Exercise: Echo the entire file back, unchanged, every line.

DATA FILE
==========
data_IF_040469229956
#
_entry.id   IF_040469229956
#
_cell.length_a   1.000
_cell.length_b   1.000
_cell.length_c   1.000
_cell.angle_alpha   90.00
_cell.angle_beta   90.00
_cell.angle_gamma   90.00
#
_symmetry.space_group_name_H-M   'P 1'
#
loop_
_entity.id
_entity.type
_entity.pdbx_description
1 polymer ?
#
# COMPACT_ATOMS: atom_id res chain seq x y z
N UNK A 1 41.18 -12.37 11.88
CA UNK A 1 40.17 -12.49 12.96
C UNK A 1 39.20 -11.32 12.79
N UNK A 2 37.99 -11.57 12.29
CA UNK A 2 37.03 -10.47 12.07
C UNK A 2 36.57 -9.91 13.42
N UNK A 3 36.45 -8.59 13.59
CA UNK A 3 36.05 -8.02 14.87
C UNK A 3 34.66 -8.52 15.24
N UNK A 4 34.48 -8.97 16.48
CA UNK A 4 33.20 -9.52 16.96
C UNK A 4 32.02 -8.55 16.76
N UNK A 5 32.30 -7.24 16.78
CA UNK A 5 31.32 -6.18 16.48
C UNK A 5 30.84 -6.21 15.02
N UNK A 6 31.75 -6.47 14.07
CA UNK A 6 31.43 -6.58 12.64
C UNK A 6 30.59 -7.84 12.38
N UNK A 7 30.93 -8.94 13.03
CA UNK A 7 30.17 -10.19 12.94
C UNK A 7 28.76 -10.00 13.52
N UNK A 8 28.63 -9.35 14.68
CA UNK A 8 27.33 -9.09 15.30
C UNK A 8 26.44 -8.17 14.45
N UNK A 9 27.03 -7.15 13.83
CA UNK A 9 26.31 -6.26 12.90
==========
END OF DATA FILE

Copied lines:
data_IF_040469229956
#
_entry.id   IF_040469229956
#
_cell.length_a   1.000
_cell.length_b   1.000
_cell.length_c   1.000
_cell.angle_alpha   90.00
_cell.angle_beta   90.00
_cell.angle_gamma   90.00
#
_symmetry.space_group_name_H-M   'P 1'
#
loop_
_entity.id
_entity.type
_entity.pdbx_description
1 polymer ?
#
# COMPACT_ATOMS: atom_id res chain seq x y z
N UNK A 1 41.18 -12.37 11.88
CA UNK A 1 40.17 -12.49 12.96
C UNK A 1 39.20 -11.32 12.79
N UNK A 2 37.99 -11.57 12.29
CA UNK A 2 37.03 -10.47 12.07
C UNK A 2 36.57 -9.91 13.42
N UNK A 3 36.45 -8.59 13.59
CA UNK A 3 36.05 -8.02 14.87
C UNK A 3 34.66 -8.52 15.24
N UNK A 4 34.48 -8.97 16.48
CA UNK A 4 33.20 -9.52 16.96
C UNK A 4 32.02 -8.55 16.76
N UNK A 5 32.30 -7.24 16.78
CA UNK A 5 31.32 -6.18 16.48
C UNK A 5 30.84 -6.21 15.02
N UNK A 6 31.75 -6.47 14.07
CA UNK A 6 31.43 -6.58 12.64
C UNK A 6 30.59 -7.84 12.38
N UNK A 7 30.93 -8.94 13.03
CA UNK A 7 30.17 -10.19 12.94
C UNK A 7 28.76 -10.00 13.52
N UNK A 8 28.63 -9.35 14.68
CA UNK A 8 27.33 -9.09 15.30
C UNK A 8 26.44 -8.17 14.45
N UNK A 9 27.03 -7.15 13.83
CA UNK A 9 26.31 -6.26 12.90